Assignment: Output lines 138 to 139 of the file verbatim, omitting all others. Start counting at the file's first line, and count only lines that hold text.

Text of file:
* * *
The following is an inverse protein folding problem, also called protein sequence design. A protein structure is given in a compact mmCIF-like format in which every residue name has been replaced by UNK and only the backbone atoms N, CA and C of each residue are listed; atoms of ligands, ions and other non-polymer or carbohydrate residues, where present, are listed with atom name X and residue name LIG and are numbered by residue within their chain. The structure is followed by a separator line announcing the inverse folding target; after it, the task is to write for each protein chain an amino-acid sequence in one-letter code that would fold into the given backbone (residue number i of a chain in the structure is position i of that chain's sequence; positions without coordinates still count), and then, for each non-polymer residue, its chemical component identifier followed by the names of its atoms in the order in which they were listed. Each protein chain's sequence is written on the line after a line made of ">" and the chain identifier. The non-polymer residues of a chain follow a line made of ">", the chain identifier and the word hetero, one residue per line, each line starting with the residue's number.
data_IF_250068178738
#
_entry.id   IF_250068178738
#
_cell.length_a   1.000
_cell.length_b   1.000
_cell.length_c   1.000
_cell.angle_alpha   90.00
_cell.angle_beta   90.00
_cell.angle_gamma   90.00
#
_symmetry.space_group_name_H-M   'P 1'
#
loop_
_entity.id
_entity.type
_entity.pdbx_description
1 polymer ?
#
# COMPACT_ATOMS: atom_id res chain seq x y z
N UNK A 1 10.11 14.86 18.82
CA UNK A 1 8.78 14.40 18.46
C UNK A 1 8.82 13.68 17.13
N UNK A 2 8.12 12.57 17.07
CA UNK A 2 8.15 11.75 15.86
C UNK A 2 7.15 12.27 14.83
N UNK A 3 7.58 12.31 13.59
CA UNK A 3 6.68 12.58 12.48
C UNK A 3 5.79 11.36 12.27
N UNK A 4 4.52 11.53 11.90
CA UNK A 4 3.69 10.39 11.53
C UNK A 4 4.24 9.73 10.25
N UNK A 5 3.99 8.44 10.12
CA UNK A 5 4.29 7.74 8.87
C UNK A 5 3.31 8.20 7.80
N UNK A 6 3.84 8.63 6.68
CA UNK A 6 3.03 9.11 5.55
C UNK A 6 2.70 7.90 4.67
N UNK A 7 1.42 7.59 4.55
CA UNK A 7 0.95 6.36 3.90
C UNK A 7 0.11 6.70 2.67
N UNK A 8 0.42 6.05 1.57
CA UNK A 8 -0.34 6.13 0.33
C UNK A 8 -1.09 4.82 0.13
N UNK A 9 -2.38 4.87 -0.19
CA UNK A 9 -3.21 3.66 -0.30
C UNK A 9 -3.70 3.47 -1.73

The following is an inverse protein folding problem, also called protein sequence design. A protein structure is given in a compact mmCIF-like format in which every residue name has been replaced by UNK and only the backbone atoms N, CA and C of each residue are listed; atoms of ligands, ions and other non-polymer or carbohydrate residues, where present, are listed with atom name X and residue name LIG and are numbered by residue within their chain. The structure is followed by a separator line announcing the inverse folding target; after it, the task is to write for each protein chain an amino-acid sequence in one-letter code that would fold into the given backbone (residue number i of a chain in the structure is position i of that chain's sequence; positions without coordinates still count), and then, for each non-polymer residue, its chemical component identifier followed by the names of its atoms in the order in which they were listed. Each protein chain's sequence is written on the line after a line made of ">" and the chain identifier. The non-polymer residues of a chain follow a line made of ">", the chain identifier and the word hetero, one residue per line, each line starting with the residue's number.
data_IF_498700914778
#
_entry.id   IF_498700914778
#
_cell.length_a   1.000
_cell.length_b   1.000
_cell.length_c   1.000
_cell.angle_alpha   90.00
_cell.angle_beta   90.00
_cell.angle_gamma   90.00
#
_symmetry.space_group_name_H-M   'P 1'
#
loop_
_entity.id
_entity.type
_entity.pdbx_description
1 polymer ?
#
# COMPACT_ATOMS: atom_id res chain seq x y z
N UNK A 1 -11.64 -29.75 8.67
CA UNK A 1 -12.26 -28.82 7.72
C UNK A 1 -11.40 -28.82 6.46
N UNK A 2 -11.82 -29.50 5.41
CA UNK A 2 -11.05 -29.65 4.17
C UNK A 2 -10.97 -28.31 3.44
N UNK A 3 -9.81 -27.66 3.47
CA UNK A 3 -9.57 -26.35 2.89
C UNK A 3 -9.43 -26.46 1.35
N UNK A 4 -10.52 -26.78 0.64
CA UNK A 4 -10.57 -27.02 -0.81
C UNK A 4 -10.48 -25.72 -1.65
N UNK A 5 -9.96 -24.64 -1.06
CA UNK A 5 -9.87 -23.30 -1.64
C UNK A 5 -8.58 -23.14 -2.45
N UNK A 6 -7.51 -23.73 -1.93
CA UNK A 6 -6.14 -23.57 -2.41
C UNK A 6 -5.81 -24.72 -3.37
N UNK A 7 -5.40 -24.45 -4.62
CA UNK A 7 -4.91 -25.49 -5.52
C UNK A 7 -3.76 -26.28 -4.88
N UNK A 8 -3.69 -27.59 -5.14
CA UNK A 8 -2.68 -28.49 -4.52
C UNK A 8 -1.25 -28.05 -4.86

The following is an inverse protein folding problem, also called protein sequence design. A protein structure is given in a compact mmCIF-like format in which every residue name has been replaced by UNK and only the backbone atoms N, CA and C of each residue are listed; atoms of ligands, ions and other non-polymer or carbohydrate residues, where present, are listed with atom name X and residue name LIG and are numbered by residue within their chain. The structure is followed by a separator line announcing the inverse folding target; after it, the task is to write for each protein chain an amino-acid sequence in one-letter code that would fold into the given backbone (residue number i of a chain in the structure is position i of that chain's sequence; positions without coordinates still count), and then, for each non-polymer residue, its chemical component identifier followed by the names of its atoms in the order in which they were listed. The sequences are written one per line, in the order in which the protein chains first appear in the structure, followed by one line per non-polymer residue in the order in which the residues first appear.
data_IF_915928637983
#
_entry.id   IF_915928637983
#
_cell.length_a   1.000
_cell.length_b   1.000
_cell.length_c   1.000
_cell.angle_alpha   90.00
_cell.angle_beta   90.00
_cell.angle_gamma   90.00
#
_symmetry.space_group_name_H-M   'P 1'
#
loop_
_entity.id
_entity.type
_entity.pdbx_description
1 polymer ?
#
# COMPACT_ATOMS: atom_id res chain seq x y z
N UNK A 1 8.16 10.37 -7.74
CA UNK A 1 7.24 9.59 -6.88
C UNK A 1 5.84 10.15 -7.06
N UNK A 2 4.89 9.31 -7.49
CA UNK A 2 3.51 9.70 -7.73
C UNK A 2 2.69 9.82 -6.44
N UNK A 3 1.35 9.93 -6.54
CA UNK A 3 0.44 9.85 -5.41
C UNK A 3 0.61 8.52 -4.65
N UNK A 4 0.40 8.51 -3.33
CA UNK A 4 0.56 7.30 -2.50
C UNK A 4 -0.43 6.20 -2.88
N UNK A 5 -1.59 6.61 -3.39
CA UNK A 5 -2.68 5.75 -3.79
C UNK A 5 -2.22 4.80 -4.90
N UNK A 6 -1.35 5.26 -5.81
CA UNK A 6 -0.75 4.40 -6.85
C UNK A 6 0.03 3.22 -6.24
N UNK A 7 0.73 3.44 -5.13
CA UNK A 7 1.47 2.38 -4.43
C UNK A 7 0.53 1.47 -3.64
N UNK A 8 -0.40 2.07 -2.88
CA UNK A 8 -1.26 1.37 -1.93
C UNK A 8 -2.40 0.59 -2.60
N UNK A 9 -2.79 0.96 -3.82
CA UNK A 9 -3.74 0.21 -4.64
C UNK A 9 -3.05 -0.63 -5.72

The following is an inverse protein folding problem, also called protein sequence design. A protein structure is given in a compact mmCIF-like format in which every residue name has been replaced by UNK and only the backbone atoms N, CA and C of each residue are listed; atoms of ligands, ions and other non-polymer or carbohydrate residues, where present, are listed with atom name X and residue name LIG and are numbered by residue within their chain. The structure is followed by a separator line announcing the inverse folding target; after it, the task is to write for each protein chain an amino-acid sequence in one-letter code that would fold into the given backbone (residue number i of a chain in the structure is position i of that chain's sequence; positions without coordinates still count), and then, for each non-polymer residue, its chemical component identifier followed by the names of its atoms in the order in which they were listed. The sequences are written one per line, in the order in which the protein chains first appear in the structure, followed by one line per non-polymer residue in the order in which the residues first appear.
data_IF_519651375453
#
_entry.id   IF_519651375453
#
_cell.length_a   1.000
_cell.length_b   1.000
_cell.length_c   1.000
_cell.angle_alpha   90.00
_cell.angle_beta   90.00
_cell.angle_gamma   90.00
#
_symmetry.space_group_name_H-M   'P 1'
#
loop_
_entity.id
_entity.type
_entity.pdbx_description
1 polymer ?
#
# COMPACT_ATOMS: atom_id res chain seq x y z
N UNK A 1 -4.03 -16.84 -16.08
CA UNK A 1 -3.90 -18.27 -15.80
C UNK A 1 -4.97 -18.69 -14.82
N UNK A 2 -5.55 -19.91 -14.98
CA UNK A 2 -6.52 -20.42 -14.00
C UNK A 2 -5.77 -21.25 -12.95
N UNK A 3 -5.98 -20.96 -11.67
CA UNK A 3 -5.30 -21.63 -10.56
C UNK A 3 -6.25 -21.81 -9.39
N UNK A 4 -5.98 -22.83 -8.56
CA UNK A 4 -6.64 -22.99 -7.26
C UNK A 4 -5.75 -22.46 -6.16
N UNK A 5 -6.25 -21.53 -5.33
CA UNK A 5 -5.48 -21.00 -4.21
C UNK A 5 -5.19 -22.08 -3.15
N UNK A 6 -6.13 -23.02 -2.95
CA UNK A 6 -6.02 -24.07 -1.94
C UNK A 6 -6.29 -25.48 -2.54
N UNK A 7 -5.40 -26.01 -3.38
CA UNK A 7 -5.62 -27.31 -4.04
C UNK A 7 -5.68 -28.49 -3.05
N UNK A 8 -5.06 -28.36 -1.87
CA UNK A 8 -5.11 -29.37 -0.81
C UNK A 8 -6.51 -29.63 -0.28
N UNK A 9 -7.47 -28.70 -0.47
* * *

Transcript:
C UNK A 8 -2.40 0.59 -2.60
N UNK A 9 -2.79 0.96 -3.82